“Shit, I’m so sorry. Even if we do get out of here, and the deer, what’s going to be left for us?”
“My mother should have seen it coming, though. Most of my friends down here are Latino, they speak Spanish. You aren’t the first black woman I’ve wanted… and a black woman who speaks Spanish because she grew up in Mount Pleasant and wanted to try… she tells off a Korean guy who speaks Spanish because all his friends grew up in Mount Pleasant, and he wanted to try to understand… I was so turned on. You were terrified weren’t you?”
“I was obsessed.”
“There were talking deer in the neighborhood, it was hard not to be. Things changing so fast… and those deer did not want to learn to speak Spanish.”
“Mike,” Charlotta sat up when he did, to have a sudden look around. Both of them put hands near their guns. Then, he gestured an all-clear, and they want back to resting, “My father once told me that, though there are natives, a lot of the people in Mount Pleasant, maybe most of them, aren’t Pleasanters because they were born and bred… rather than passing the experience down by blood, it’s been passed down by sweat. People who work and protested to keep the neighborhood safe, people who see me running down the street in my hoodie and try not to cross the street though they look like they’re going to. They say hello instead.”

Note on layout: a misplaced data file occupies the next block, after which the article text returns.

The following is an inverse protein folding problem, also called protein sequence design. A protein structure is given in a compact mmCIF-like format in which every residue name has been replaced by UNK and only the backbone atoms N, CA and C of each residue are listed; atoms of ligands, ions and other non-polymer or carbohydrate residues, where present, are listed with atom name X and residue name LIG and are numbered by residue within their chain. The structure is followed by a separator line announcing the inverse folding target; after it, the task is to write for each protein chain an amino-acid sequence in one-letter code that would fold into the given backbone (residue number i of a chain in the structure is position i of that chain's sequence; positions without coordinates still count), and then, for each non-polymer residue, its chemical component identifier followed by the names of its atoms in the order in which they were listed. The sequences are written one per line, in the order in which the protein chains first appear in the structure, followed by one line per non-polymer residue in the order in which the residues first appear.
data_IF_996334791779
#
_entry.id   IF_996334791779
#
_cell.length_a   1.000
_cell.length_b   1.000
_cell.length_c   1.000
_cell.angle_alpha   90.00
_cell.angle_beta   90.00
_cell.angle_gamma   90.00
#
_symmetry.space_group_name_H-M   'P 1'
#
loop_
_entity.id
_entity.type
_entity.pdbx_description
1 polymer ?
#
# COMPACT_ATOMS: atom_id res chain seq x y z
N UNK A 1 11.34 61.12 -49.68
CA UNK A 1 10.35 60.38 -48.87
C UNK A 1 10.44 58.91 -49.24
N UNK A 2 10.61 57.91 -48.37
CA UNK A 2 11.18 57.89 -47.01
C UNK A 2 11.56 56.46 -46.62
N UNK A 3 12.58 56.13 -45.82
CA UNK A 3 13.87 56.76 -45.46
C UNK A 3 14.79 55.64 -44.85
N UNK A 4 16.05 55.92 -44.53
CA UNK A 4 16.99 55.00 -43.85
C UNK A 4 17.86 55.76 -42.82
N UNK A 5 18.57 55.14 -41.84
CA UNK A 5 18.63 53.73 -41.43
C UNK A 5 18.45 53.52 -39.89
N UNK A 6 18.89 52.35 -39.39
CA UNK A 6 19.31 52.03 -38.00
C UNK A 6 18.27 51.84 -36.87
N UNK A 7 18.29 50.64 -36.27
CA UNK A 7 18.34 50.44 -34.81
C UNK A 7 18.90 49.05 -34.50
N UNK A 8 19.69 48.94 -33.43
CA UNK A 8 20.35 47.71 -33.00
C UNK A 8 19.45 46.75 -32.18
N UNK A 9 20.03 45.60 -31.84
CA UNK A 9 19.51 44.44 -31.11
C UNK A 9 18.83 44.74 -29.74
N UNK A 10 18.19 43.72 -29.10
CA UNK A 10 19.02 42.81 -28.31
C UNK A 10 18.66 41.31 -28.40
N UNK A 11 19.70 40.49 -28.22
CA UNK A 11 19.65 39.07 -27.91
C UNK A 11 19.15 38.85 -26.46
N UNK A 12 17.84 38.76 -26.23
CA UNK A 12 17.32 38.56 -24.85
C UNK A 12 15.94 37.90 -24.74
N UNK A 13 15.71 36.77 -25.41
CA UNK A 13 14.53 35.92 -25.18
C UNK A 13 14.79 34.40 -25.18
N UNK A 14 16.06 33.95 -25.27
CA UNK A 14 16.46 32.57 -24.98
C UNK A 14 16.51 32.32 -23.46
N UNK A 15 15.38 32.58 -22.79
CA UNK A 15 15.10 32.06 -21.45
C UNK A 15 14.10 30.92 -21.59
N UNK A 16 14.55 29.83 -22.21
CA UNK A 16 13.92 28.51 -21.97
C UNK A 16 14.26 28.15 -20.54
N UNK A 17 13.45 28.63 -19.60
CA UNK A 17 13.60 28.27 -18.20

“God, I can’t believe you put up with that.”
“Sweat, not blood.”
“And your parents aren’t from here, are they? I remember you told me that… so… I’m a native too.
Do you know what I mean?”
Charlotta thought about this.
“If it’s sweat and not blood. Then, I’m a native too. Like you. And our kids will be like you, with two parents who earned the right to be here. A dream realized… I do see it. That and a yard full of the thai basil you still owe me, querida.”
Charlotta did not want to repeat to Mike what he had just admitted to, about what she meant to him. She shivered instead.
“I can’t believe that we met on the H4 of all places. Why didn’t we meet on the street, or at Don Juan’s or anyplace else in Mount Pleasant?”
“Your friend Moi, Crush, whoever-the-hell, gave away the underground for a lot of our neighbors, and carried on a campaign, for weeks, to brainwash the rest. He’ll not be stopped by us having a reasonable lead. We should keep moving.”
But that choice no longer belonged to them. A man with antlers was standing several paces behind them.
Mike could not have smelled him nor seen his shadow, as Emperor Crush easily had done. It had only been a few months ago, but, downwind of them, Crush still smelled like spilled gasoline, tear gas, ripped grass from a scuffed up soccer field, the wet leather of the ball… a Mount Pleasant riot.
“And I thought one of you wanted to shoot me in the head, for betraying the neighborhood? Aquí estoy.”
1, Busdriver Marlin :: 2, The Quiet, Angry-Faced Girl :: 3, Love, After the Deer Apocalypse :: 4, Moises “Emperor Crush” Romero :: 5, Screaming in Spanish :: 6, His Hoodie :: 7, Amazonia :: 8, Behind the Waterfall :: 9, The Cricket Queen :: 10, Don Juan’s